What is Meningioma?

What is Meningioma?

Meningiomas are tumors that start in the meninges—the layers of tissue that cover the brain and spinal cord. They are the most common type of tumor that can form in the head.

Meningiomas are usually benign tumors but some may be cancerous. Even if a meningioma is benign, it can grow large enough to cause compression of the brain or spinal cord, nerves, and vessels, resulting in severe neurological issues.

A meningioma tumor can grow slowly and may not cause outward symptoms. Some meningiomas can be monitored over time and do not require immediate treatment.

Types of Meningioma


Meningiomas are defined according to cellular tissue type and where they develop in the head or spine area. Types of meningioma include:

  • Convexity meningiomas grow directly under the skull on the brain’s surface. They are the most common type of meningioma, making up around 20% of all cases, and are some of the most surgically accessible.
  • Falcine and parasagittal meningiomas form in or around the falx—a thin layer of tissue between the two sides of the brain
  • Intraventricular meningiomas develop in the ventricular system, the pathways in the brain where cerebrospinal fluid (CSF) is produced and flows
  • Olfactory groove meningiomas grow along the olfactory nerve, which plays a role in sense of smell. They can cause a loss of smell and, if they grow large enough, vision problems.
  • Posterior fossa/petrous meningiomas form on the underside of the brain. Because this type of tumor can press on the cranial nerves, it can cause facial and hearing issues. Petrous meningiomas can cause a painful condition called trigeminal neuralgia.
  • Skull base meningiomas form in the bones at the bottom of the skull and in the bony ridge at the back of the eyes
  • Sphenoid wing meningiomas develop along the ridge of bone behind your eyes. Growth on the optic nerve can cause vision problems
  • Suprasellar meningiomas form at the base of the skull near the optic nerve and the pituitary gland. They can cause vision issues and gland dysfunction
  • Recurrent meningiomas - Some meningiomas can return after treatment



Meningiomas can be classified into three grades based on their characteristics. The three grades of meningioma are:

  • Grade 1 or typical - This type of meningioma is slow growing. They are the most common type of tumor, making up around 80% of meningioma cases.
  • Grade 2 or atypical - These mid-grade tumors are harder to treat and have a higher risk of growing back after removal
  • Grade 3 or anaplastic - This is a malignant (cancerous) type of tumor that can grow and spread quickly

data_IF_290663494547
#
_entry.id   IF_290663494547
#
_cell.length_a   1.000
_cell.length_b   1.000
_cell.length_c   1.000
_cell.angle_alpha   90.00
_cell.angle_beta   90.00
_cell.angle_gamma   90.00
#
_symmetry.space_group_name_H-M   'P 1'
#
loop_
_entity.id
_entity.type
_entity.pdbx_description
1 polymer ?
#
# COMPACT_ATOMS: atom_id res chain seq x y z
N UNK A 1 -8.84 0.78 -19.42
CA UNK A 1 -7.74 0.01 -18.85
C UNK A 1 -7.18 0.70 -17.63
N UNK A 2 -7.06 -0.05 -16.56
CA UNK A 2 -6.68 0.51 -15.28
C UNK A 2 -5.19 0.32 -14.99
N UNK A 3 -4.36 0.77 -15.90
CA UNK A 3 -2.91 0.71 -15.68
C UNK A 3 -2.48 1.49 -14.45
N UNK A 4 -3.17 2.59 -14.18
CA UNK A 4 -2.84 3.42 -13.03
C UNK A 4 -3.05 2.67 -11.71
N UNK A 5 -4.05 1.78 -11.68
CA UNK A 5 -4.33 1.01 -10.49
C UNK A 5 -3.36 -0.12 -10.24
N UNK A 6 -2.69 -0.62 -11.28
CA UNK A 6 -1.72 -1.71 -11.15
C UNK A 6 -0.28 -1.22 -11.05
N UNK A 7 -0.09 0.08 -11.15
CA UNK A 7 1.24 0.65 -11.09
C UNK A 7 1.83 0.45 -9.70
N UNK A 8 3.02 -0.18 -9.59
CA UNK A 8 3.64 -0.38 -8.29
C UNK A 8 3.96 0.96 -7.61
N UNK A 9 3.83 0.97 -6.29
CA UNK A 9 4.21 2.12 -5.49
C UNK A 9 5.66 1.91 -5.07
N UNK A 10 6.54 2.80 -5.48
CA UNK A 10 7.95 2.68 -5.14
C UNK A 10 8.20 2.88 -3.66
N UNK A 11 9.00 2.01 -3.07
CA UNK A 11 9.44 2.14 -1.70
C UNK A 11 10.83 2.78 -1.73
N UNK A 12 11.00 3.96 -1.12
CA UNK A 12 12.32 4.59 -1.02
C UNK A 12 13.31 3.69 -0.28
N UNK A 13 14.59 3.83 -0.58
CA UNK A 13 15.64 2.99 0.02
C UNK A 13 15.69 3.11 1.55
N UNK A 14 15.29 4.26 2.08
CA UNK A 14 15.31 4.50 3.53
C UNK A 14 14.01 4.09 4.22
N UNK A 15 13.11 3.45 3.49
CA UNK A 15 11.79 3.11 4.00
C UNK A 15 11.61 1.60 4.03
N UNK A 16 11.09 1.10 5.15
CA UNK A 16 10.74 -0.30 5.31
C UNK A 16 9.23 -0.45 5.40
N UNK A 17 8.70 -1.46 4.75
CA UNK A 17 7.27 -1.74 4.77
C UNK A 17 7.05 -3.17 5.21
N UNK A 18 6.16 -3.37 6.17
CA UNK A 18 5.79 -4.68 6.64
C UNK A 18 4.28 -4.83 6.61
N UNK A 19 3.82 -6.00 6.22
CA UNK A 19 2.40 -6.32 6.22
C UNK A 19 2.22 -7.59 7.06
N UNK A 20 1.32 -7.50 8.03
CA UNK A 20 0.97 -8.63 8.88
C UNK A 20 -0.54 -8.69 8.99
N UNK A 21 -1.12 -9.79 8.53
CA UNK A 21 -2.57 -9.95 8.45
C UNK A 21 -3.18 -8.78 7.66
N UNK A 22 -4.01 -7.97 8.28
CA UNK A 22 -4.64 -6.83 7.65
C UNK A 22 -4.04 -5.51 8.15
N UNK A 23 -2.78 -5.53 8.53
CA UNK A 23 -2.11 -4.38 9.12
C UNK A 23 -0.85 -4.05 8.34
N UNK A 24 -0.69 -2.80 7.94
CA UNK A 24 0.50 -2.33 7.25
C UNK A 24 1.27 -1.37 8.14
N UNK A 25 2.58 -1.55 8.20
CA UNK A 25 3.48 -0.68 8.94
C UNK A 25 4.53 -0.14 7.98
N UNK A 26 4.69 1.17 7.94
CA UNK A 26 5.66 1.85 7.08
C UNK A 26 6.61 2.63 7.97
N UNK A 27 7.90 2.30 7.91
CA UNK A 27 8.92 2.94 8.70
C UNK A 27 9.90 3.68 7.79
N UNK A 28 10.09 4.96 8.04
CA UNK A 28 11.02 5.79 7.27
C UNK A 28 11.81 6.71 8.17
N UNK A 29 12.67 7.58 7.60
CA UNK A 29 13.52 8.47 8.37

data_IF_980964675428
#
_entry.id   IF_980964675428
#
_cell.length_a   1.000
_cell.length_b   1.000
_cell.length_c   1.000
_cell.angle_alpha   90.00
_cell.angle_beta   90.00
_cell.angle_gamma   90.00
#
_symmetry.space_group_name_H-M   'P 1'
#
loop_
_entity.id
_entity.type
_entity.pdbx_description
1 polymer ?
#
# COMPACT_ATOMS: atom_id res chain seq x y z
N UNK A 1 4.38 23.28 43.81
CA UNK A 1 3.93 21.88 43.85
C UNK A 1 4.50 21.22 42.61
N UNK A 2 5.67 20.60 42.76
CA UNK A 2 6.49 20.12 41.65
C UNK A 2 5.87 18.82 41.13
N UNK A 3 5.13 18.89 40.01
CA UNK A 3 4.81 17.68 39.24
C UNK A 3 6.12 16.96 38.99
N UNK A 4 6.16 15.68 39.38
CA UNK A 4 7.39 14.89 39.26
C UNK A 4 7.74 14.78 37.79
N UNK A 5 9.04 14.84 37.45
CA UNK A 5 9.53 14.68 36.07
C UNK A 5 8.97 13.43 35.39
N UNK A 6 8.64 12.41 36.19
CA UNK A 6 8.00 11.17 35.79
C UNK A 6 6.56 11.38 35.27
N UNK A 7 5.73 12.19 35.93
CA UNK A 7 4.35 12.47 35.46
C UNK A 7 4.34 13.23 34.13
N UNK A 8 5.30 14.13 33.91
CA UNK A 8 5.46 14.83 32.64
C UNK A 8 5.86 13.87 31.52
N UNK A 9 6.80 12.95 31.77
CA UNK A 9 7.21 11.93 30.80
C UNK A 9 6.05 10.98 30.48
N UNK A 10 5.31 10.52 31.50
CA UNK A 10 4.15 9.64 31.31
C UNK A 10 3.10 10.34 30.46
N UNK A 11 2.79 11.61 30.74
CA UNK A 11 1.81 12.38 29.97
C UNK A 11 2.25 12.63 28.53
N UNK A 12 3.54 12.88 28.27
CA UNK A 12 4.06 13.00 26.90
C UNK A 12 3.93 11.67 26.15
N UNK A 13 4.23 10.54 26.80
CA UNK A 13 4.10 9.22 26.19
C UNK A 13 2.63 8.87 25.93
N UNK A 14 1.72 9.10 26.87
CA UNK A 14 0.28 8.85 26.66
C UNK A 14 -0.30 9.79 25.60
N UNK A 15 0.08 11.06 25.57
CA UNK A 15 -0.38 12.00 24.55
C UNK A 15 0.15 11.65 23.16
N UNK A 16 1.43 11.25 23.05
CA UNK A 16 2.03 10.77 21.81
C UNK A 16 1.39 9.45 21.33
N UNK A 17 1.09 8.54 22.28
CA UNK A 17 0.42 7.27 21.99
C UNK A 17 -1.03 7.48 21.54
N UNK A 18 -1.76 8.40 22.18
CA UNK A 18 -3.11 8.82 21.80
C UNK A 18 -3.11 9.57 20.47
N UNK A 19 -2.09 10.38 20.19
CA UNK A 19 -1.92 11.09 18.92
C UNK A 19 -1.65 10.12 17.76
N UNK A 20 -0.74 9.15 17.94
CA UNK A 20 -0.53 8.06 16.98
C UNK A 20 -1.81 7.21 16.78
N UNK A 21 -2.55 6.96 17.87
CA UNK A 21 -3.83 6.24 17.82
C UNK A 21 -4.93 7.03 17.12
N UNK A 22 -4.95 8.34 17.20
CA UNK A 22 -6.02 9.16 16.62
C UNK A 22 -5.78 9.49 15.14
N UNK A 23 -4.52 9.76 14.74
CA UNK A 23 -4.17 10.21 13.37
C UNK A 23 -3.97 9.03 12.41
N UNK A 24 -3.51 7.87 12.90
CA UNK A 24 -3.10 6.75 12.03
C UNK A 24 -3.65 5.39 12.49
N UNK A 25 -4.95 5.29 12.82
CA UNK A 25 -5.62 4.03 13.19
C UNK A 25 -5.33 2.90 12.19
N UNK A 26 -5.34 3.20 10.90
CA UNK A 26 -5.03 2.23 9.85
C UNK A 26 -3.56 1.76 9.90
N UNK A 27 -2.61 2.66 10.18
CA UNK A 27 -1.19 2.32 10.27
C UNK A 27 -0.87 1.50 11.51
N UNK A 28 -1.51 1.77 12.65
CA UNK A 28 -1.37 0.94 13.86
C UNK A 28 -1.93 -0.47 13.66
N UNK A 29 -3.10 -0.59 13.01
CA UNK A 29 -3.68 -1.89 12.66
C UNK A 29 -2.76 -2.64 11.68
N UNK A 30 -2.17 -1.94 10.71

Symptoms & Signs of Meningioma


Meningioma symptoms will vary depending on the size, location, and type of the tumor. As meningiomas can be slow-growing, signs may appear gradually over time and some people may not experience any symptoms at all.

Signs and symptoms of brain meningioma can include:

  • Vision problems, such as blurriness, seeing double, or vision loss
  • Headaches
  • Seizures
  • Dizziness
  • Ringing in the ears
  • Vomiting and nausea
  • Loss of smell
  • Memory issues
  • Numbness or paralysis in certain parts of the body
  • Weakness in the arms or legs

If you’re experiencing symptoms of meningioma, your doctor can refer you to a neurologist for treatment options.

What Causes Meningioma?


The exact causes of meningioma are unknown, but research shows that 40% to 80% of meningiomas have an abnormality in chromosome 22.

Risk Factors

Risk Factors

There are certain factors that could increase your chances of having a meningioma tumor, including:

  • Gender - Women are more than twice as likely to develop a noncancerous meningioma than men
  • Age - Meningioma is rare in children, and most likely to occur in adults 65 and older
  • Race/ethnicity - In the United States, meningioma rates are higher in black people than in white people
  • Radiation - Prior exposure to radiation or radiation therapy, particularly radiation to the head, may raise your risk of developing meningioma
  • Neurofibromatosis type 2 - People with this rare genetic disorder may have an increased risk for tumors of the central nervous system, including meningiomas



In addition to the symptoms associated with meningiomas, complications from this type of tumor can include:

  • Memory loss
  • Difficulty concentrating
  • Personality changes
  • Weakness
  • Language/speaking difficulties
  • Vision loss
  • Seizures
  • Headaches
Get Care

Trust NewYork-Presbyterian for Meningioma Care

NewYork-Presbyterian is home to some of the most experienced neurologists and cancer care specialists in the nation. Our physicians can help identify the signs of meningioma and provide treatment options tailored to your diagnosis and needs.

For compassionate meningioma care, contact the experts at NewYork-Presbyterian today.